[The general] ran into misunderstandings between military and civilian leadership over things as simple as terminology…. “What it really showed was because different cultures — the military, civilian, whatnot — all have their own lexicon, you can be having a conversation where you think you’re communicating effectively … but you’re not.”
General Stanley McChrystal has published a memoir, My Share of the Task, which puts light on, among other things, the sometimes startlingly different meanings conveyed by the lexicons of soldiers and civilians. The general was interviewed this morning by Rachel Martin on NPR’s program Weekend Edition, where McChrystal offered his view of the events leading up to his offer to resign his commission. Apart from the flak surrounding the jaundiced Rolling Stone article The Runaway General that caused the dilemma, the general remarked on the challenge to communication caused by “cultural differences.” Unexpectedly, in one breath the general said that military and civilian are cultures as different as Afghan and America.
“We had put on paper the word ‘defeat’ and to a military person that’s got a very precise meaning. It means we are going to prevent the enemy from accomplishing his mission. It doesn’t mean you have to kill any of the enemy. It just means that you gotta prevent’em from doing what they’re trying to do. And yet we found that there were people in the White House that were interpreting that as eliminate the enemy – wipe ’em out.”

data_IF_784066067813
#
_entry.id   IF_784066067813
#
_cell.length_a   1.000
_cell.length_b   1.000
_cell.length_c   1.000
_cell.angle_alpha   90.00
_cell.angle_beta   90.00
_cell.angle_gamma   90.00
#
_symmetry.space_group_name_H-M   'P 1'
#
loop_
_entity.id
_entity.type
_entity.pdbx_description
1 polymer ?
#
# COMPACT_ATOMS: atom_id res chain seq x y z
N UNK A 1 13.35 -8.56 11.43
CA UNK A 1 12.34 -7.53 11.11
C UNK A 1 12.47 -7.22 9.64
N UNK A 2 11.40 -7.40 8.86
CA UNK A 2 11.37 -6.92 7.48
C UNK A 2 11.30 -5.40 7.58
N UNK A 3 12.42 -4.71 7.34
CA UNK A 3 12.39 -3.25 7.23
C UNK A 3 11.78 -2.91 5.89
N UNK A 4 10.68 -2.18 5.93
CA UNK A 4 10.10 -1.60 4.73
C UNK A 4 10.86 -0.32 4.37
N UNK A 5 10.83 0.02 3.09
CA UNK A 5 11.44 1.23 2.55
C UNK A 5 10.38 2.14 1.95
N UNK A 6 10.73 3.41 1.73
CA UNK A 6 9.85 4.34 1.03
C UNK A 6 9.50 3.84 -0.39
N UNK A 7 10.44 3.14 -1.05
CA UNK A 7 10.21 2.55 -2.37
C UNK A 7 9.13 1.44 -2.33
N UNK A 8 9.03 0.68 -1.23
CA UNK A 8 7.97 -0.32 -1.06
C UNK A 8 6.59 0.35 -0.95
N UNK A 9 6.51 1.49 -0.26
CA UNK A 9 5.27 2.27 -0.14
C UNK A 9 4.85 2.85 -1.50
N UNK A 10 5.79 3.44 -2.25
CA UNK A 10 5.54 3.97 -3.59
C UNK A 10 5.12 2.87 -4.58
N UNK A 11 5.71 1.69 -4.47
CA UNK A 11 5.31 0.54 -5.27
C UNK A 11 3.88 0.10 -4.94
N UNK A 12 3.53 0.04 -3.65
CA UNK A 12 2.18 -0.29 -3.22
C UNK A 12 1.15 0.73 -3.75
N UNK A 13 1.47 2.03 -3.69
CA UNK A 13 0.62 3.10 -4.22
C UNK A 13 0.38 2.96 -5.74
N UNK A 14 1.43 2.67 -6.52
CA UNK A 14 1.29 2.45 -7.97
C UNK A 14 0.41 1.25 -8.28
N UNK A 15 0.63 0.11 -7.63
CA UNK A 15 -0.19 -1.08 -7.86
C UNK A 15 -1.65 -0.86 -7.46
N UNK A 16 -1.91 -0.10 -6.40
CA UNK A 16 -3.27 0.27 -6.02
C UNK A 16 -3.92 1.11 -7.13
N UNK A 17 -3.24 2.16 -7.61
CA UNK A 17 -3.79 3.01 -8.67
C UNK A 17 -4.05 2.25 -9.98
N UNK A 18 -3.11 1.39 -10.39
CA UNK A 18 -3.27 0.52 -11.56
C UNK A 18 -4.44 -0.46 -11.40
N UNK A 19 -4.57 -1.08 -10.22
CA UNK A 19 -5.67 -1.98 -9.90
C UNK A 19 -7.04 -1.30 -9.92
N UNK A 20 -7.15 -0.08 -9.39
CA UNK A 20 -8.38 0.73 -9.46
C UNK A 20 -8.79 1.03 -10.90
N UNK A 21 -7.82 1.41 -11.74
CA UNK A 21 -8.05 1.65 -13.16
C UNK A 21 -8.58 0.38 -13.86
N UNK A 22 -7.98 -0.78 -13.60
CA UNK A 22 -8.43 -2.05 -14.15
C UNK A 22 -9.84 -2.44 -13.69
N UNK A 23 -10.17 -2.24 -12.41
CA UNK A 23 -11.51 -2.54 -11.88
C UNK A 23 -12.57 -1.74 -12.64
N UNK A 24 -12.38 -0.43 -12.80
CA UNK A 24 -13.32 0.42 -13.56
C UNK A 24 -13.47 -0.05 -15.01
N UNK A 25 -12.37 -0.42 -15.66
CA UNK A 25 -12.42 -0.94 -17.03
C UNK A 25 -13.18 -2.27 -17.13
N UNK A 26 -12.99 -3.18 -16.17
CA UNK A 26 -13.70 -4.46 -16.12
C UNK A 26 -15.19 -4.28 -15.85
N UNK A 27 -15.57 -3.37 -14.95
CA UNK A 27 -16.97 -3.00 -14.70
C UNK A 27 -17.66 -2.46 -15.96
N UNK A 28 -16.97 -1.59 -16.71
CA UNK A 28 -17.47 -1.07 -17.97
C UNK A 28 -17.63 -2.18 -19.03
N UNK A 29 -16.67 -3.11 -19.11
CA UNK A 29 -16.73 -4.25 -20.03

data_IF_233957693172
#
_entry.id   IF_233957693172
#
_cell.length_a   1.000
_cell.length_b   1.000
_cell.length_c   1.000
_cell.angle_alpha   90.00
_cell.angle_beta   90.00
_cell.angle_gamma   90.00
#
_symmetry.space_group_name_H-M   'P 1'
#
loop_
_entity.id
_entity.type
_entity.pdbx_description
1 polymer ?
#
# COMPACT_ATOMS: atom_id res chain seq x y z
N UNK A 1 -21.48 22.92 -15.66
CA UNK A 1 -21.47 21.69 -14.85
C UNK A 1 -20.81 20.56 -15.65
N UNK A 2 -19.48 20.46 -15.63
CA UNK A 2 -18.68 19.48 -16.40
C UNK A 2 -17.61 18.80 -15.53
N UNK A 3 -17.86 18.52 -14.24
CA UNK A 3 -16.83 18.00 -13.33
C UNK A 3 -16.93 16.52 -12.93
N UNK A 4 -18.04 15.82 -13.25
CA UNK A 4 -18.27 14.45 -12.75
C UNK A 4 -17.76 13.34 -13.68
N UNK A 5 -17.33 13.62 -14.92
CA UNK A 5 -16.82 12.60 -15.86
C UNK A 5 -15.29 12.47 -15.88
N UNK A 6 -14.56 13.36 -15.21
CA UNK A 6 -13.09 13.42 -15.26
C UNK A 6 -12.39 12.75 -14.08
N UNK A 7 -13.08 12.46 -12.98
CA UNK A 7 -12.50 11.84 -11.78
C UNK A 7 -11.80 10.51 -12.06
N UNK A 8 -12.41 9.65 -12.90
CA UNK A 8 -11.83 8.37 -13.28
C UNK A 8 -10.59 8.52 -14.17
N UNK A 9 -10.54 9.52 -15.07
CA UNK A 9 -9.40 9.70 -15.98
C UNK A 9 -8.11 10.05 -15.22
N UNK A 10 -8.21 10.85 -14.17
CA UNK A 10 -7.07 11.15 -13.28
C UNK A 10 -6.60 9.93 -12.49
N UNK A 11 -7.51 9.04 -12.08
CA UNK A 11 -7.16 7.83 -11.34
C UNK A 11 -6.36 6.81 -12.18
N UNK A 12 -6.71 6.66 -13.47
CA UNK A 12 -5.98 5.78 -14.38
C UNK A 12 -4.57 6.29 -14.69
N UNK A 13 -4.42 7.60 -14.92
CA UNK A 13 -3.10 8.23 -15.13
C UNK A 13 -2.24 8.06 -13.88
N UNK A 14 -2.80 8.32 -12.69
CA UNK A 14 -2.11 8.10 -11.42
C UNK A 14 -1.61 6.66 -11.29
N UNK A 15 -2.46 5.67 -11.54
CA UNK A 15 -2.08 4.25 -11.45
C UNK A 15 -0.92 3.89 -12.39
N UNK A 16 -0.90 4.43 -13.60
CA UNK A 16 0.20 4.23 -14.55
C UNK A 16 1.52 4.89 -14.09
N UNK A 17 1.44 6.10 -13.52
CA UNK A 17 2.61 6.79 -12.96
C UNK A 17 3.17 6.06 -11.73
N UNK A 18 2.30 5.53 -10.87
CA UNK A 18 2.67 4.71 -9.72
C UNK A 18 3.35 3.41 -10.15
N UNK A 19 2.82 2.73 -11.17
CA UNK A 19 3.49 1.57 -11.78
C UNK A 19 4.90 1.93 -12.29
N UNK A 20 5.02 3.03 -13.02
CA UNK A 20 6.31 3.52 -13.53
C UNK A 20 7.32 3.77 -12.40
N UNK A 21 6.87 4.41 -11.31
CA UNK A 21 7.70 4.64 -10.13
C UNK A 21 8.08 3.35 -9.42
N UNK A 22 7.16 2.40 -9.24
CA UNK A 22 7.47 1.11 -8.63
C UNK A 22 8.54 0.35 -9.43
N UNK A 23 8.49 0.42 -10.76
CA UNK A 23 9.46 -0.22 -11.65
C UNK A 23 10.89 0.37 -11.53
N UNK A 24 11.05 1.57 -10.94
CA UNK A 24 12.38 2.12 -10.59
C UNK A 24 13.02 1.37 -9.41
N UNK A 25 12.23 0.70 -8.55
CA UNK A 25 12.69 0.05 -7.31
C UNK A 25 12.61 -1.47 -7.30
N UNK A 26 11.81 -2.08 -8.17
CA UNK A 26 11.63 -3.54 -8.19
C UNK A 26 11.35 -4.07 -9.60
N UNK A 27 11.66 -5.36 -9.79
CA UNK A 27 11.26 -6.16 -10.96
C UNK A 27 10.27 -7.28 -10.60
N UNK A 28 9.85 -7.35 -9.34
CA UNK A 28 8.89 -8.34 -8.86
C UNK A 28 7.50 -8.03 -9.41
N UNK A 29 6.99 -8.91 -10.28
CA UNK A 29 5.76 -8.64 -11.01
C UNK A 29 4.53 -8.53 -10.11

“…because different cultures, the military, civilian [and] whatnot, all have their own lexicon, you can be having a conversation where you think you’re communicating effectively, and it’s all good people, but you’re not. It’s more obvious when you’re dealing with an Afghan leader with a big beard who doesn’t speak your language because know there’s a cultural barrier, but when you’re both speakin’ English, you don’t remember sometimes there may be a cultural barrier that’s just less visible.”
In his memoir, the general “describes a cultural gap between the military and civilian worlds, a lack of understanding that he says complicated the U. S. war effort in Afghanistan, and bred distrust between the White House and the Pentagon.” Not the first occasion of distrust, of course. To wit, Vinegar Joe Stillwell and Franklin D. Roosevelt, or the Gaijin Shogun Douglas MacArthur and Harry Truman, and not just a few others.
In McChrystal’s comment on lexicon, and meanings conveyed, we hear a familiar echo from China in 1860, that communication between speakers of foreign languages, whether Afghani or Chinese or pidgin English, confront the obvious challenges to understanding, but often there rise up much less apparent obstacles between we who seem to share the same language and culture. Actually, of course, one need only go across town, or down the block, to discover how various are the connotations of our language, sometimes even just the denotations. When we hear about ravens, falcons, sea hawks, eagles and cardinals, are we listening to bird-watchers or NFL football fans. Lady-woman-chick, building-house-home, homeless-vagrant-bum, author-writer-scribbler (or blogger), are other obvious examples of the drift of interpreted meaning between community and context. Or McChrystal’s example of “defeat:” foil the enemy’s mission, or totally annihilate the enemy.